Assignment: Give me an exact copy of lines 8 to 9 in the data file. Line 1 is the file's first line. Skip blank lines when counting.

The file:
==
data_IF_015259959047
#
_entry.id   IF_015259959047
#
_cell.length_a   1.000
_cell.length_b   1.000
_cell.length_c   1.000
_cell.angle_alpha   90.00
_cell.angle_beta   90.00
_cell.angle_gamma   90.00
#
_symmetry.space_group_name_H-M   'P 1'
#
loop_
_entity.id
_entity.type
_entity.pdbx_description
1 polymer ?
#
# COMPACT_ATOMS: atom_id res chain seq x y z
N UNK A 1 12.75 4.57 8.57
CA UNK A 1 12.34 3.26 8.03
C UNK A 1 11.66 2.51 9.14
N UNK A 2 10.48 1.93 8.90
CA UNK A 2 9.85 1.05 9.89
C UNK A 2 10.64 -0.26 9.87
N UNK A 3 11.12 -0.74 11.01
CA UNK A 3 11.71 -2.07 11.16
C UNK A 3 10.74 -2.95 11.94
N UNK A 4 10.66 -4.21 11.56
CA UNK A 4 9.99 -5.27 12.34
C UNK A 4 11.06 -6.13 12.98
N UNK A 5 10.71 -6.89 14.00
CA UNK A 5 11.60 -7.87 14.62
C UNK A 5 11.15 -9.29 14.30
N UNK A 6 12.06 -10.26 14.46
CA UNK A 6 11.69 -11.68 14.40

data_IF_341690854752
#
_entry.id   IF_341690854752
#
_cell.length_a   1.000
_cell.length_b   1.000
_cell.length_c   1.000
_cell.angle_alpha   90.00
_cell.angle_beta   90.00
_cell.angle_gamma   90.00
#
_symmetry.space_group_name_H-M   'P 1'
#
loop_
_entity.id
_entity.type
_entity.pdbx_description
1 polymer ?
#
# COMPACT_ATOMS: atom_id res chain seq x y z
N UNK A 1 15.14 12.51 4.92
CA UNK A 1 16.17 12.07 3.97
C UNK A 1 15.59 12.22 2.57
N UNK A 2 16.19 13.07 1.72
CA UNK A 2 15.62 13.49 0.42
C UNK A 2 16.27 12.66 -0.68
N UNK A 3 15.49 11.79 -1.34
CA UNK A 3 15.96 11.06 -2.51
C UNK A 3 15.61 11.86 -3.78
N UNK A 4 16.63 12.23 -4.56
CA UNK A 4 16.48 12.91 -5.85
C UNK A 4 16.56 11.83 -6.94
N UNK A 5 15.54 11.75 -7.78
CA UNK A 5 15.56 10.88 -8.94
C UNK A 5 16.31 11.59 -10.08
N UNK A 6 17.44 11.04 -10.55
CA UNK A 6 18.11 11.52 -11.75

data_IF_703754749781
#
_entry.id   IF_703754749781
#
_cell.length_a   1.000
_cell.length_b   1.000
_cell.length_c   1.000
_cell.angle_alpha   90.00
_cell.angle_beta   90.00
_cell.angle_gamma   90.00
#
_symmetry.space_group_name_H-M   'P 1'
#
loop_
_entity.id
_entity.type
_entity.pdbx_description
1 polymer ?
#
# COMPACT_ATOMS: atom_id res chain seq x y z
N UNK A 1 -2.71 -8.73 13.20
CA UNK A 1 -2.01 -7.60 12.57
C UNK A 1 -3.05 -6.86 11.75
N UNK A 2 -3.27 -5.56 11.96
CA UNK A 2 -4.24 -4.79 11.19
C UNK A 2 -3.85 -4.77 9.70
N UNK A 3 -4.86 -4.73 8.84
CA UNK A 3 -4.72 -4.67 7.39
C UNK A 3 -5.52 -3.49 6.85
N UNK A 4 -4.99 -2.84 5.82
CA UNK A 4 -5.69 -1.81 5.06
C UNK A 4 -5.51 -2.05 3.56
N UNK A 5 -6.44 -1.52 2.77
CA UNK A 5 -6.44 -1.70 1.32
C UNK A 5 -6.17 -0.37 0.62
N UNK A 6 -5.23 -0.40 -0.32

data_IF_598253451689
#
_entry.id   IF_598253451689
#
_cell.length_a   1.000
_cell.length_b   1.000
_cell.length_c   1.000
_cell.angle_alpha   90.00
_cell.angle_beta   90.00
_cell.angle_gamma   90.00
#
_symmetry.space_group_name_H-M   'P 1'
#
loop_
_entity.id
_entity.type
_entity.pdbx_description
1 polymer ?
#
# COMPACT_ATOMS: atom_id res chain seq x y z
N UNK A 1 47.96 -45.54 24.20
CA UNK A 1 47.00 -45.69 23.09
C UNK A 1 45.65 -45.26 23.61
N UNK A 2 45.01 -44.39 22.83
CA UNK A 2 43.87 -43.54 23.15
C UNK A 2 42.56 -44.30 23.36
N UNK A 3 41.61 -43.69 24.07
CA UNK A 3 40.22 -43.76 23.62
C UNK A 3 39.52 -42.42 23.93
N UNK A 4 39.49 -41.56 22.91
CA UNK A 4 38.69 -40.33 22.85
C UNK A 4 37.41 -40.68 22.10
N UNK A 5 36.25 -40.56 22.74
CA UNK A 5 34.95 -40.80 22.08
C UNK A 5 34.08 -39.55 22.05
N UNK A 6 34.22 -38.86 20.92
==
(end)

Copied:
_cell.angle_alpha   90.00
_cell.angle_beta   90.00